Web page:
Dark Knight Returns: The Golden Child
Medium: comic
Year: 2019
Writer: Frank Miller
Artist: Rafael Grampa
Keywords: superhero
Format: 48 pages
Series: << The Dark Knight Returns, << Batman >>
Website category: Batman
Review date: 8 October 2021
It's not a throwaway, but it doesn't feel like THE NEXT INSTALMENT IN THE STORY. Batman doesn't appear. Superman is glimpsed on p1, talking to his daughter Lara about her little brother Jonathan. Its heroes are the next generation: Carrie (Batwoman), Lara (Superwoman-ish) and Jonathan (the Golden Child). They fight Darkseid, the Joker and Donald Trump.
That's about it, really. There isn't even a concrete ending.
The book's reputation looks more toxic than it deserves, mind you. Some of its goodreads reviews are seething with hatred. Mysteriously, none of them say they're pissed off because they're Trump supporters, but let's face it. The Joker has a Donald Trump glove puppet. (Literally.) Darkseid is being used as a Trump metaphor, so he wants to win an election (eh?) and he has a propaganda superpower that makes humans hear a message of universal obliteration and respond with "he's making sense". (This is underlined later when someone says almost the same words in response to Trump himself, ahem, Governor J.M. Bozo.)
"Perfect. Perfect. Law-abiding citizens will cower in their little homes, while my agents of chaos will flock to the polls." ...says Darkseid. Yes, that really is Darkseid.
That said, though, it's somehow even more topical today than it was on publication. "SAVAGE GOVERNMENT PROTESTERS BRING TERROR TO GOTHAM." The Joker's boys attack an anti-Trump rally and start a riot. (Their lethal force is trumped by Carrie, admittedly.) It's hard to read that without thinking of the 6 January 2021 chaos in Washington, incited by Trump because he said the 2020 presidential election had been stolen.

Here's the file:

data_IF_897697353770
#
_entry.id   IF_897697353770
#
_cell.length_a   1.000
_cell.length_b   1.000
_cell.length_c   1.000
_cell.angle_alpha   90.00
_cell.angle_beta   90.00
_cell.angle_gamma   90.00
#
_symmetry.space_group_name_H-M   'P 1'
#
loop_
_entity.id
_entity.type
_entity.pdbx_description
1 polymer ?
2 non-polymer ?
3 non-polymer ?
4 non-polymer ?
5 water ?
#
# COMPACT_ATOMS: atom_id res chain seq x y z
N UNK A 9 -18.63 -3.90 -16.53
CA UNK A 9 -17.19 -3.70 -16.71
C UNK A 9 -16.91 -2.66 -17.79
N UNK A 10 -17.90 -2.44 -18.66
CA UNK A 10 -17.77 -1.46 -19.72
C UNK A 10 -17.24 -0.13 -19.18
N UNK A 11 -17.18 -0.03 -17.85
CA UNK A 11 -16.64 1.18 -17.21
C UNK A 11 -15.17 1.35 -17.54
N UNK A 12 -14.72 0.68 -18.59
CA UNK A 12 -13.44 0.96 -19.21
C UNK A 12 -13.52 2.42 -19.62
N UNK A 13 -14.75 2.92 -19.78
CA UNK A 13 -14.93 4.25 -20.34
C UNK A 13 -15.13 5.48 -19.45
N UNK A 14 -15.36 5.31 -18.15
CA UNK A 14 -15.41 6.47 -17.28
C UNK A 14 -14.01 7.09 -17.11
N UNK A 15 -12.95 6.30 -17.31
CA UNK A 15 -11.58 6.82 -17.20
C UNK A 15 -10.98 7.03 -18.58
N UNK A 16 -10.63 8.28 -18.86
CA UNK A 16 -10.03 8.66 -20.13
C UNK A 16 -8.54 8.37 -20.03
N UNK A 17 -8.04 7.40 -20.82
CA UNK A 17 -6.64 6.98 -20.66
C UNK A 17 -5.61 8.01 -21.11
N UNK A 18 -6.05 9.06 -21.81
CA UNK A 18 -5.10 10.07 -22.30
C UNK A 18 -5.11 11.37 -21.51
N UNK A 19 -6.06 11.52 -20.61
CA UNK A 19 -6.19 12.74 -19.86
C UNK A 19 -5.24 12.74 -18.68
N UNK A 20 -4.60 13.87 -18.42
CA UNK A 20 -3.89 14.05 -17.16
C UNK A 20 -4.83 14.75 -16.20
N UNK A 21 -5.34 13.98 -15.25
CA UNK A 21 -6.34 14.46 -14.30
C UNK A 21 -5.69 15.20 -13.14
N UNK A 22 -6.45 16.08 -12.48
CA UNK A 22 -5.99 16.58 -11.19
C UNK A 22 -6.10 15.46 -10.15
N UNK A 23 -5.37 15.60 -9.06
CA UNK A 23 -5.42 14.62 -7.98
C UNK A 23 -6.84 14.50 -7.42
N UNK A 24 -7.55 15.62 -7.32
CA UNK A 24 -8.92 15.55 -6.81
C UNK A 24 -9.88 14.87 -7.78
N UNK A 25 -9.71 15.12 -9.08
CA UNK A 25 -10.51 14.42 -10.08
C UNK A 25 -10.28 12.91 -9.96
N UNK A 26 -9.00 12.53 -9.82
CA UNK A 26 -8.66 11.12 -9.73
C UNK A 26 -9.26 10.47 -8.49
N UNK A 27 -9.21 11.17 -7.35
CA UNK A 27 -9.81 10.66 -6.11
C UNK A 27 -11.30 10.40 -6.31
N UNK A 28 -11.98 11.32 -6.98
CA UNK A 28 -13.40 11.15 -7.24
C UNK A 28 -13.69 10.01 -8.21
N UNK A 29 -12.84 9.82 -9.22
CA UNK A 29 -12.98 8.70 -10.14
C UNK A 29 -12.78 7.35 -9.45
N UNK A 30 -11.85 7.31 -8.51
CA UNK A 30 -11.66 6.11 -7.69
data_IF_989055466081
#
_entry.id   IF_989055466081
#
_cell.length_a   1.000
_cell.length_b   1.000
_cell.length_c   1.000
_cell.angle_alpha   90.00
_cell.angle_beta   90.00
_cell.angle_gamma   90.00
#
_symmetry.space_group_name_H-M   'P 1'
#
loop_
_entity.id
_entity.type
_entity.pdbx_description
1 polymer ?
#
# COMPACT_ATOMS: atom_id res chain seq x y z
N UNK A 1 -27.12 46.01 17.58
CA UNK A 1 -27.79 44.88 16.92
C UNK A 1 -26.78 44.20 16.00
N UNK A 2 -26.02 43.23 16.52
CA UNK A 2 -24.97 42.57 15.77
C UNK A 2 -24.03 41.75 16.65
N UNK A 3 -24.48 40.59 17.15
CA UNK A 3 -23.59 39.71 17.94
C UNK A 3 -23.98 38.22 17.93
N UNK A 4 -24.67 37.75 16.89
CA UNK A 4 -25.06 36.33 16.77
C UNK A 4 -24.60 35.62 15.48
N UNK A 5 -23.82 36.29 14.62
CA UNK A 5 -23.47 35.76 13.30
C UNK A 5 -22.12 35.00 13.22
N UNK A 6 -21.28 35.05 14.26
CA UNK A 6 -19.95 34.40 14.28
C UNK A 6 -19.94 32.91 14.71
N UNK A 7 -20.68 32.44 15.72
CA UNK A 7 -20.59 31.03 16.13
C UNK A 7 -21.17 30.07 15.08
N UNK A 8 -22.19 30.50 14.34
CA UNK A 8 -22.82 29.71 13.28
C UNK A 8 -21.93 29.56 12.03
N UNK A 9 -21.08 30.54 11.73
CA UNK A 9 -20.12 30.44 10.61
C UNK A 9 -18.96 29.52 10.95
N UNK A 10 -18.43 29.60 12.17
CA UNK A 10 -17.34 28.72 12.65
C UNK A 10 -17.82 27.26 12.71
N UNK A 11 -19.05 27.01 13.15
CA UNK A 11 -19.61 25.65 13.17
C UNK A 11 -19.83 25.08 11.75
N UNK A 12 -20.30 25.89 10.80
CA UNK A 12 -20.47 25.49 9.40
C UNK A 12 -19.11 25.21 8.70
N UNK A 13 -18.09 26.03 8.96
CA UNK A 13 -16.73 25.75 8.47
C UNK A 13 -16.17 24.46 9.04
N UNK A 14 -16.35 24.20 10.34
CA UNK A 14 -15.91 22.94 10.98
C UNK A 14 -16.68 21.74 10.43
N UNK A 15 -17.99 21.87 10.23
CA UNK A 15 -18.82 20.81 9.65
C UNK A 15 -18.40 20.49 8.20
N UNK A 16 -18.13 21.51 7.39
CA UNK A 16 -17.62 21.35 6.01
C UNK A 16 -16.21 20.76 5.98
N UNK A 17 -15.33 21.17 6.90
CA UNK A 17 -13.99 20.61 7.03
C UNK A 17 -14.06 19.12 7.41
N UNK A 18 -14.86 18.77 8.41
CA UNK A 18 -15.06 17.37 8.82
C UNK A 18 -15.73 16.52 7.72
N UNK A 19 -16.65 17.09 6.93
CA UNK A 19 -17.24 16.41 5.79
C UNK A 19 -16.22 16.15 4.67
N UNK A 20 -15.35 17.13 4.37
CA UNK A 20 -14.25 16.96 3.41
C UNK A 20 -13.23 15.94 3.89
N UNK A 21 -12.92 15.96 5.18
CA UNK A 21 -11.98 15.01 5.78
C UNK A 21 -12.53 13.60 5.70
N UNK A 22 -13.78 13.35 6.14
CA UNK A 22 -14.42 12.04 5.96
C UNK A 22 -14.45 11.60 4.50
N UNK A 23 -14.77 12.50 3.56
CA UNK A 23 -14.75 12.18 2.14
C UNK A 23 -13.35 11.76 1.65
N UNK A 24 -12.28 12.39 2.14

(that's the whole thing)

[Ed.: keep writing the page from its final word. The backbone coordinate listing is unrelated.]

The other half of the story is public protests and riots. Batwoman can't fight Darkseid directly, but she can lead a mob. She throws things that aren't petrol bombs, but look awfully reminiscent of them.
That said, though, I don't think the book really works. It's interesting, but unbalanced. Like all Superman-Batman team-ups, it's struggling to handle the problem of the Kryptonians leaving the humans looking useless on the sidelines. Darkseid vs. Superman's children are what really matters. The Joker and Batwoman are little more than colour. Carrie's cleverer than Lara, admittedly, but the book's attempt at giving Batwoman the last word is interesting more for the message being shouted than for its awkward execution.
Carrie's cool, but charmless. She's in danger of turning into Psycho Batman from All Star Batman & Robin. (Surprisingly, Rafael Grampa draws her like a frill-necked lizard.) Lara's a sour-faced soldier who thinks humans are scum and at one point orders her brother to kill children. (It's very possible that he obeys, too.) Her hobbies are probably drinking vinegar and sucking lemons. Jonathan comes nearest to being worth reading, but only because his Buddha-like smug invulnerability is in contrast with him being a child. I found his cold fish expressions a bit off-putting. (However, he's sensible and well balanced, which is more than can be said of Carrie and Lara.)
Do you need to read this? Nope. The story's over. This is just a bit more in the same universe, because Miller wanted to write about the girls in the next generation. As an adventure, it's lop-sided. As a polemic, though, I found it quite interesting.